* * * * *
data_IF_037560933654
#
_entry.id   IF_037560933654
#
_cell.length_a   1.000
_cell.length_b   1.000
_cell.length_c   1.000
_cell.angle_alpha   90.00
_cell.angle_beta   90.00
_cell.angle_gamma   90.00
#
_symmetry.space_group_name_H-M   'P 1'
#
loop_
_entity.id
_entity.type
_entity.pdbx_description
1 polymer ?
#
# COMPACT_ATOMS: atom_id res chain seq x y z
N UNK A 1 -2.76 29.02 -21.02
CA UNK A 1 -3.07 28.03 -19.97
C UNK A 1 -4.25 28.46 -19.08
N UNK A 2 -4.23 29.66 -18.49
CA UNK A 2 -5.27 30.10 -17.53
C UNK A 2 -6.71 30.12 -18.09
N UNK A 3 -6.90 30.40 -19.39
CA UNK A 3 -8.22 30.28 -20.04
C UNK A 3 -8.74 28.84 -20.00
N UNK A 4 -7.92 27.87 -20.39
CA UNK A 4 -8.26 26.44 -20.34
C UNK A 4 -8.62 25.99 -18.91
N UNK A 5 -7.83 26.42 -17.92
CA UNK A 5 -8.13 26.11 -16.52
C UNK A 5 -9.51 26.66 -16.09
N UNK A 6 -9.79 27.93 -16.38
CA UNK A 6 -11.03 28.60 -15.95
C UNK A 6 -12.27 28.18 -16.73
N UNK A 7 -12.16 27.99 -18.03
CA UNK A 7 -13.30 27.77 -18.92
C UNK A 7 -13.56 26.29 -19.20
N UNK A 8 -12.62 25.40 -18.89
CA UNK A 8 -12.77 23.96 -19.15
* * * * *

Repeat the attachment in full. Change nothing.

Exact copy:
data_IF_037560933654
#
_entry.id   IF_037560933654
#
_cell.length_a   1.000
_cell.length_b   1.000
_cell.length_c   1.000
_cell.angle_alpha   90.00
_cell.angle_beta   90.00
_cell.angle_gamma   90.00
#
_symmetry.space_group_name_H-M   'P 1'
#
loop_
_entity.id
_entity.type
_entity.pdbx_description
1 polymer ?
#
# COMPACT_ATOMS: atom_id res chain seq x y z
N UNK A 1 -2.76 29.02 -21.02
CA UNK A 1 -3.07 28.03 -19.97
C UNK A 1 -4.25 28.46 -19.08
N UNK A 2 -4.23 29.66 -18.49
CA UNK A 2 -5.27 30.10 -17.53
C UNK A 2 -6.71 30.12 -18.09
N UNK A 3 -6.90 30.40 -19.39
CA UNK A 3 -8.22 30.28 -20.04
C UNK A 3 -8.74 28.84 -20.00
N UNK A 4 -7.92 27.87 -20.39
CA UNK A 4 -8.26 26.44 -20.34
C UNK A 4 -8.62 25.99 -18.91
N UNK A 5 -7.83 26.42 -17.92
CA UNK A 5 -8.13 26.11 -16.52
C UNK A 5 -9.51 26.66 -16.09
N UNK A 6 -9.79 27.93 -16.38
CA UNK A 6 -11.03 28.60 -15.95
C UNK A 6 -12.27 28.18 -16.73
N UNK A 7 -12.16 27.99 -18.03
CA UNK A 7 -13.30 27.77 -18.92
C UNK A 7 -13.56 26.29 -19.20
N UNK A 8 -12.62 25.40 -18.89
CA UNK A 8 -12.77 23.96 -19.15